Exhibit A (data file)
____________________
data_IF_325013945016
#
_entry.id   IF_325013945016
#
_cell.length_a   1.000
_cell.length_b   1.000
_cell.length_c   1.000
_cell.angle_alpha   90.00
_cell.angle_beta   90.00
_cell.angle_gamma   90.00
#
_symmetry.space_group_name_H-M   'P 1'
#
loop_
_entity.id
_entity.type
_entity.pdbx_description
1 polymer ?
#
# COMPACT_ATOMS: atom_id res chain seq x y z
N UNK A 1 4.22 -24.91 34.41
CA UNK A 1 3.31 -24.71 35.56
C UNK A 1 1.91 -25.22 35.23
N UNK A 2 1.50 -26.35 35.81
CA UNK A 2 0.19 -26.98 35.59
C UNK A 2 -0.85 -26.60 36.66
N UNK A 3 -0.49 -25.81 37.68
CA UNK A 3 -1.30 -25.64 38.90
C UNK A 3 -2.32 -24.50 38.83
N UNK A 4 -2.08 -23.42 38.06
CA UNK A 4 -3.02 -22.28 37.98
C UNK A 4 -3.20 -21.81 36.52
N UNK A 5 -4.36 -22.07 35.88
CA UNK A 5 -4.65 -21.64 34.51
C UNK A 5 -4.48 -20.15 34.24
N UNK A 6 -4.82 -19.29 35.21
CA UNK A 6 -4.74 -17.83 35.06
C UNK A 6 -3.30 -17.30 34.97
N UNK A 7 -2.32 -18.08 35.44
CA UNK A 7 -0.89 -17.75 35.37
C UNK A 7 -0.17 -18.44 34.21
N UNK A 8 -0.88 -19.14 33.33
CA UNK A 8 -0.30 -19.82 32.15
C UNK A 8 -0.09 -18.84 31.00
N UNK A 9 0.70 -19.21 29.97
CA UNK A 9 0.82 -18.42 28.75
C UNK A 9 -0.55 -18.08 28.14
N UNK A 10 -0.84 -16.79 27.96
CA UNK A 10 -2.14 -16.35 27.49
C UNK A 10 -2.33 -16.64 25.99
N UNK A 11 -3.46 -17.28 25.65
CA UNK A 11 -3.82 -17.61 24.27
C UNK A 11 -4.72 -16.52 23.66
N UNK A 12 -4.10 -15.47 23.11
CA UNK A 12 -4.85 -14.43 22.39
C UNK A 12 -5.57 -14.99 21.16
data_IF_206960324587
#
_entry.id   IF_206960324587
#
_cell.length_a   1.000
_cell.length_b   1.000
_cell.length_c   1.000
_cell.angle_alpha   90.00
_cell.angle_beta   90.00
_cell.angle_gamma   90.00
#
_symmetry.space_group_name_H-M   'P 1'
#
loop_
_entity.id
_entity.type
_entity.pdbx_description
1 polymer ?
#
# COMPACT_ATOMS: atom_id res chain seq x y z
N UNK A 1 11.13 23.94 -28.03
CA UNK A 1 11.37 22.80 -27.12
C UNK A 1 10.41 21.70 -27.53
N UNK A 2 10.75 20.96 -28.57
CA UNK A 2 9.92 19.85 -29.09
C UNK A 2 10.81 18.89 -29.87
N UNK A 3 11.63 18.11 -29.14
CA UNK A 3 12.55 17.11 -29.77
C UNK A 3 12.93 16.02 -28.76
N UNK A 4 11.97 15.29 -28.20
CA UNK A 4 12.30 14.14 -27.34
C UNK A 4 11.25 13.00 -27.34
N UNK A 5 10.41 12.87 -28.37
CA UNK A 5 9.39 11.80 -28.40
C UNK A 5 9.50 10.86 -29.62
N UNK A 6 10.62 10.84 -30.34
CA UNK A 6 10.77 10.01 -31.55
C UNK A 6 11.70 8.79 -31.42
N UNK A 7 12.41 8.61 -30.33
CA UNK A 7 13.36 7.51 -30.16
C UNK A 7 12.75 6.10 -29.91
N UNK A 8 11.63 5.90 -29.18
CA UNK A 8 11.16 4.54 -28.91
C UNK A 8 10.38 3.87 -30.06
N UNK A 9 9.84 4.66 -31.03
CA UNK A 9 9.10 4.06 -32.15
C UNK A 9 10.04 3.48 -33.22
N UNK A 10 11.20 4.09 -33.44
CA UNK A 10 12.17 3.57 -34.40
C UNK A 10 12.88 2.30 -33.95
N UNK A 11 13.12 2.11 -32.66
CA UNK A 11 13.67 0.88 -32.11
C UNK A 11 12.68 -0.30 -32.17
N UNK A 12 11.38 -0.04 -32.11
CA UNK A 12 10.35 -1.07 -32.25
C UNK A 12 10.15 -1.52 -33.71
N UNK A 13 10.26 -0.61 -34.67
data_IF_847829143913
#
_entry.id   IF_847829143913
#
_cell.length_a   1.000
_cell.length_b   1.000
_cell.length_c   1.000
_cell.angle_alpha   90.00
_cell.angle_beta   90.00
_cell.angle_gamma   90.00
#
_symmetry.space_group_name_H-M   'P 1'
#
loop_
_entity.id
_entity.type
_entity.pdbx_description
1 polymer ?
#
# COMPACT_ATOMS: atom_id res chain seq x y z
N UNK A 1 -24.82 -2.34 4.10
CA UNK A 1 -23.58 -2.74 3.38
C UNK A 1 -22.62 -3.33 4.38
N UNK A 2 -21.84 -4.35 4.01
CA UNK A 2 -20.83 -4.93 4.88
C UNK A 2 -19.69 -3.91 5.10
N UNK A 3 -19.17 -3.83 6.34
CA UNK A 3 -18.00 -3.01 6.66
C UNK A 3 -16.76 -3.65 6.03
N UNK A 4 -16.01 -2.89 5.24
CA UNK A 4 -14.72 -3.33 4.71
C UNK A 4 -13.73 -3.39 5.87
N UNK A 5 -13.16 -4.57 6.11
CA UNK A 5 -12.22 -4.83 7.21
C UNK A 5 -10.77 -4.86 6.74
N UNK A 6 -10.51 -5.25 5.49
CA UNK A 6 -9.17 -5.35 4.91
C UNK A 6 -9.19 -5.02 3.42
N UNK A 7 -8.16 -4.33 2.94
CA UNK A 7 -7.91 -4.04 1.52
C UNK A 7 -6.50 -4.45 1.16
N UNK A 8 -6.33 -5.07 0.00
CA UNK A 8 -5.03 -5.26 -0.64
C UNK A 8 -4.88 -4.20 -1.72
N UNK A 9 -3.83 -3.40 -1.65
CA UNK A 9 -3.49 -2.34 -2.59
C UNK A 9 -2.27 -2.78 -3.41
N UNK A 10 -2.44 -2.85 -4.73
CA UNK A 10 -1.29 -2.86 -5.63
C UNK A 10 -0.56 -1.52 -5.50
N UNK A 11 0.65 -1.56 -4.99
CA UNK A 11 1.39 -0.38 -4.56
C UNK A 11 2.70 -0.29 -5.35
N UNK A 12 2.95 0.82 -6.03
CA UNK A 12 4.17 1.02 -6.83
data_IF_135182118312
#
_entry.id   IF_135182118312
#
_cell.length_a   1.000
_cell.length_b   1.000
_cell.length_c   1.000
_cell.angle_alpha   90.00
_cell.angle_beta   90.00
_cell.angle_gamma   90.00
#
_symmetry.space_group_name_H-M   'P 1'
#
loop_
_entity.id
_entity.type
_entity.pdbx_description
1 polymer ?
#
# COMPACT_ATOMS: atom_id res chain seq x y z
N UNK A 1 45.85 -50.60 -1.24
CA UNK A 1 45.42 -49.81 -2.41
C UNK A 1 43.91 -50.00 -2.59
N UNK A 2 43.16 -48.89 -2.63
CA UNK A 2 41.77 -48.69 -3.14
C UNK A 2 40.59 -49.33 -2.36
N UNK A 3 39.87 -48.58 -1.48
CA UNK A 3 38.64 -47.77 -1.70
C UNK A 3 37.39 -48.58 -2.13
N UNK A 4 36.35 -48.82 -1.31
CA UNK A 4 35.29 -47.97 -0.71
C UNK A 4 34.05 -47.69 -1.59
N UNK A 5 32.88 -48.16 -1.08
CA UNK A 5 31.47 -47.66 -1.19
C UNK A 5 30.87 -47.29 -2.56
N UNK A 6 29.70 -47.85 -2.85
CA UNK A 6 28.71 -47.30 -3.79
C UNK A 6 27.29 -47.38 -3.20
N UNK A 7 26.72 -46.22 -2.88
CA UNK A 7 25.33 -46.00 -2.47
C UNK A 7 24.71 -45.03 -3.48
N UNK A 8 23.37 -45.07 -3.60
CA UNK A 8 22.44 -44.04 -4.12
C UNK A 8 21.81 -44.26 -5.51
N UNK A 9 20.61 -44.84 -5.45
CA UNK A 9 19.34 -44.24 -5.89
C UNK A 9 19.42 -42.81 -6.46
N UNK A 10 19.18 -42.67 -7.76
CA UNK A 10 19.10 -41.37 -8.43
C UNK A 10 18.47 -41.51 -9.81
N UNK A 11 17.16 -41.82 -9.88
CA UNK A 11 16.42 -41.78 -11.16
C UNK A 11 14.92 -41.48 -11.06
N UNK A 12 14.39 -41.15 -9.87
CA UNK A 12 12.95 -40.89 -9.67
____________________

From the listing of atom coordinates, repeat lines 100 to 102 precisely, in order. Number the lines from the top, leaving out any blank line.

C UNK A 8 10.38 3.87 -30.06
N UNK A 9 9.84 4.66 -31.03
CA UNK A 9 9.10 4.06 -32.15